• Male/female

4. What Knowledge does the Coach have or need – as a Person/as the Coach?

What Knowledge do the Athletes have or need – for life/for athletic performance?

5. What Value systems are or need to be in place – for society in general and for sports participants specifically?

(Schloder & McGuire, 1998)

 

This questioning process becomes an ongoing undertaking because program features can change, the direction of a program may change and/or the coach’s philosophy may change over time. Answering these questions determines the direction or provides the “road map for the journey through sports.” Certainly one can ‘meander’ around trying to reach the final destination but at a great expense of everyone involved.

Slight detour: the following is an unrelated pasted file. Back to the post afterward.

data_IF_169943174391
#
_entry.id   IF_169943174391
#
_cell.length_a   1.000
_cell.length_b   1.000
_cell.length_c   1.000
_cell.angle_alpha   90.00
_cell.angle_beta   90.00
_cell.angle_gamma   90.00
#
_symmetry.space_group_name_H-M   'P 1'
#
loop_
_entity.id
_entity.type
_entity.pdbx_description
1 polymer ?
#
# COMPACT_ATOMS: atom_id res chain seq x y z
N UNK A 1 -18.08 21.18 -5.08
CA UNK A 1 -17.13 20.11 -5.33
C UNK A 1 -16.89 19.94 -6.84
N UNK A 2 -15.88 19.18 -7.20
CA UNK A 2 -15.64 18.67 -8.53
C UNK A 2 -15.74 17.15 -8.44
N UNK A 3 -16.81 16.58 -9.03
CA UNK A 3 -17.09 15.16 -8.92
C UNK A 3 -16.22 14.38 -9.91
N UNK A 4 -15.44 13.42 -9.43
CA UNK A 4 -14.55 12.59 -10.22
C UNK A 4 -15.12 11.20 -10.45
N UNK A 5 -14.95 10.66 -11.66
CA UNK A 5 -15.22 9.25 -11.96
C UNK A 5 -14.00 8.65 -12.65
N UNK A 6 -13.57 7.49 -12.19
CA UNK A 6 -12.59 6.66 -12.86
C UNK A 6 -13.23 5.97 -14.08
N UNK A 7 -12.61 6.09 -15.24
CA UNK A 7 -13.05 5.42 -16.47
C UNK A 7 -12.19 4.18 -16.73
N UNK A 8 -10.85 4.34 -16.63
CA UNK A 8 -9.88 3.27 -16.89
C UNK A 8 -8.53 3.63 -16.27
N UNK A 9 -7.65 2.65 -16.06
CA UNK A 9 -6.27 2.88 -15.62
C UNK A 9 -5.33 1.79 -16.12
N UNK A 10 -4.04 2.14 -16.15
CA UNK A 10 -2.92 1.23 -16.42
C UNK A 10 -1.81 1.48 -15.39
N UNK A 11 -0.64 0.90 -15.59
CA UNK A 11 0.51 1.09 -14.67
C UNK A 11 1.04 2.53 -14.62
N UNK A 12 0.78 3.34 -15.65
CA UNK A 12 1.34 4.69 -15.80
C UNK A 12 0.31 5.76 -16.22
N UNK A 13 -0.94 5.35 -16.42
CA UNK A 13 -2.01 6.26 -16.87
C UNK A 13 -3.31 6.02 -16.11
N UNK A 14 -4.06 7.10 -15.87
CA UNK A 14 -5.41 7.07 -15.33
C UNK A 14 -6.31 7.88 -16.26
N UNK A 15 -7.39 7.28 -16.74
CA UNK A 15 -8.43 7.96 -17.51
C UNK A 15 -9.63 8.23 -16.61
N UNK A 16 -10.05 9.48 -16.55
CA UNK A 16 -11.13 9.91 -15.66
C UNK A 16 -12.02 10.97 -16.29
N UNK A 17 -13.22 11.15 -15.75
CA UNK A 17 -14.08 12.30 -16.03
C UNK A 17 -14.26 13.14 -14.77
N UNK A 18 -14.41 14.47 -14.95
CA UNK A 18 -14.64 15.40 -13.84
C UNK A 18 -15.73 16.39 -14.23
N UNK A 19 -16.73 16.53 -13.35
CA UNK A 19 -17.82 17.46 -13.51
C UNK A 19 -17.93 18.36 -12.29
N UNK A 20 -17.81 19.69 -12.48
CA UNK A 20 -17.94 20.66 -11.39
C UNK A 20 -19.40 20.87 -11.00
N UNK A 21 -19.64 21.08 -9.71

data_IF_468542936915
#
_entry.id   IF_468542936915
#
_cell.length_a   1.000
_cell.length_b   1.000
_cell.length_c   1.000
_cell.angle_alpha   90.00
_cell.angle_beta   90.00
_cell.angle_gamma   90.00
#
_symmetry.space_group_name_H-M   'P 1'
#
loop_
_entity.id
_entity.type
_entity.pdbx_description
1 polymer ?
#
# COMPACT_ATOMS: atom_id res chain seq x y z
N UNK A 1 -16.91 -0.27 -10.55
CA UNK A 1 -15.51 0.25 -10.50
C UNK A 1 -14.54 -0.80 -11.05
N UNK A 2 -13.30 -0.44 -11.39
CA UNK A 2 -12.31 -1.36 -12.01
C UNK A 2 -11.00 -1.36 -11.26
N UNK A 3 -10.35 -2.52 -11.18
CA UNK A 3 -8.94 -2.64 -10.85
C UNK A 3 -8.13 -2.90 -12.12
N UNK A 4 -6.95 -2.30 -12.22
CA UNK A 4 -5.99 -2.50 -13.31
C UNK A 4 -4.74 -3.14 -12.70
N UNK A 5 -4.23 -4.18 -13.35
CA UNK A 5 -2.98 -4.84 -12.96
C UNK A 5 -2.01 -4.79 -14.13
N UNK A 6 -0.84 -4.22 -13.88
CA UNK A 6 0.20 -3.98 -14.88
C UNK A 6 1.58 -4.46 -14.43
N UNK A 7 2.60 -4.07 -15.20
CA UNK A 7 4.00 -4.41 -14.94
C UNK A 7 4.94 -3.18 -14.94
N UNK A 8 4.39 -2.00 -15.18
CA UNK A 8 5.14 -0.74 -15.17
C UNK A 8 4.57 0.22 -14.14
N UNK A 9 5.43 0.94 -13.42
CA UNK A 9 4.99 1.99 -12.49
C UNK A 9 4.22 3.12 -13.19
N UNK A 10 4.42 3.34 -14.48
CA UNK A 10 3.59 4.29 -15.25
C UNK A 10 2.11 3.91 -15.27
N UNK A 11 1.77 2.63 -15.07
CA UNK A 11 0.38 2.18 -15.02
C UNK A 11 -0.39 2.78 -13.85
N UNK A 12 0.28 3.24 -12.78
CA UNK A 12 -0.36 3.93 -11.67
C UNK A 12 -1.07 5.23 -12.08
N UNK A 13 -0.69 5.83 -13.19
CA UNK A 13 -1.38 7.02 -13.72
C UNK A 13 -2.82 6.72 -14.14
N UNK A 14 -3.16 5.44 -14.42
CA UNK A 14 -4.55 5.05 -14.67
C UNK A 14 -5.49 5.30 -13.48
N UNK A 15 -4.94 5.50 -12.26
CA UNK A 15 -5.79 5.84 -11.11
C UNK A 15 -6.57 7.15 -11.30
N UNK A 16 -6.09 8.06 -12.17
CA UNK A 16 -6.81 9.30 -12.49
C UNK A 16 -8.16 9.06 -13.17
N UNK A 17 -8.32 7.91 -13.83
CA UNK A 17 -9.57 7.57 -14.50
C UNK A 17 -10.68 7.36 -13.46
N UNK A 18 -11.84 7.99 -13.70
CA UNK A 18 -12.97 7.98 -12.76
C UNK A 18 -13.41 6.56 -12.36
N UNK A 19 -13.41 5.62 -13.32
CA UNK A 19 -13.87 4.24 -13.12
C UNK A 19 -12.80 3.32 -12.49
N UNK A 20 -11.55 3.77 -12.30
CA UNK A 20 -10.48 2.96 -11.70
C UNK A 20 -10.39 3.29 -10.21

I am going to share my personal experience with you here because it makes the discussion more relevant. I was a very successful elite athlete in Germany under the direction of a very autocratic coach. The sport system supported that approach. I never liked the philosophy but had no other option. “It was the way it was – accept it or get out.” I chose coaching as a profession because I wanted to do it differently in America. I coached very successfully at a NCAA Division 1 University – but I coached in the only style I was familiar with, the autocratic one. This is a common syndrome of former athletes entering the coaching ranks. I realized the ‘trap’ but did not know what to do about it. I happened to walk through the women’s locker room one-day and overheard team members referring to me as ‘ruthless Ruth’ (my nickname not known to me).